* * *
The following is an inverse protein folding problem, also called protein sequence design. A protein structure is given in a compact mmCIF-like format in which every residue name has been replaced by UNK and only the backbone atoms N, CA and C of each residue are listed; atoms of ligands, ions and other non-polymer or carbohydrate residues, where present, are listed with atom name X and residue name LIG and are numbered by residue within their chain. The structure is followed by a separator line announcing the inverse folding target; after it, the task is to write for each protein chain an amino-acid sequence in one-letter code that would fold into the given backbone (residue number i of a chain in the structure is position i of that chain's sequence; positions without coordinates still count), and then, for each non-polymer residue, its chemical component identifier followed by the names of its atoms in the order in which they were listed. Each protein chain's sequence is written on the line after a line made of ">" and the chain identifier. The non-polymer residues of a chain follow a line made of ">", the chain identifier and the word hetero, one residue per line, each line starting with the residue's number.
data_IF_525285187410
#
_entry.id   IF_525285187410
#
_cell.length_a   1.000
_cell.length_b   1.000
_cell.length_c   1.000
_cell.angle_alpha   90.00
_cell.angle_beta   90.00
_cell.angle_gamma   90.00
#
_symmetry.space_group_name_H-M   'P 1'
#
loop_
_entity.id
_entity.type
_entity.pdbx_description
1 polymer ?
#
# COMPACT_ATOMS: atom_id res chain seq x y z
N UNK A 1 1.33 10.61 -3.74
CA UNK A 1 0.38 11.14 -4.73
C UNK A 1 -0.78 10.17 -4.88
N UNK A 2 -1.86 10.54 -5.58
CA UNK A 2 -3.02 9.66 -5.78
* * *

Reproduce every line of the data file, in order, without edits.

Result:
The following is an inverse protein folding problem, also called protein sequence design. A protein structure is given in a compact mmCIF-like format in which every residue name has been replaced by UNK and only the backbone atoms N, CA and C of each residue are listed; atoms of ligands, ions and other non-polymer or carbohydrate residues, where present, are listed with atom name X and residue name LIG and are numbered by residue within their chain. The structure is followed by a separator line announcing the inverse folding target; after it, the task is to write for each protein chain an amino-acid sequence in one-letter code that would fold into the given backbone (residue number i of a chain in the structure is position i of that chain's sequence; positions without coordinates still count), and then, for each non-polymer residue, its chemical component identifier followed by the names of its atoms in the order in which they were listed. Each protein chain's sequence is written on the line after a line made of ">" and the chain identifier. The non-polymer residues of a chain follow a line made of ">", the chain identifier and the word hetero, one residue per line, each line starting with the residue's number.
data_IF_525285187410
#
_entry.id   IF_525285187410
#
_cell.length_a   1.000
_cell.length_b   1.000
_cell.length_c   1.000
_cell.angle_alpha   90.00
_cell.angle_beta   90.00
_cell.angle_gamma   90.00
#
_symmetry.space_group_name_H-M   'P 1'
#
loop_
_entity.id
_entity.type
_entity.pdbx_description
1 polymer ?
#
# COMPACT_ATOMS: atom_id res chain seq x y z
N UNK A 1 1.33 10.61 -3.74
CA UNK A 1 0.38 11.14 -4.73
C UNK A 1 -0.78 10.17 -4.88
N UNK A 2 -1.86 10.54 -5.58
CA UNK A 2 -3.02 9.66 -5.78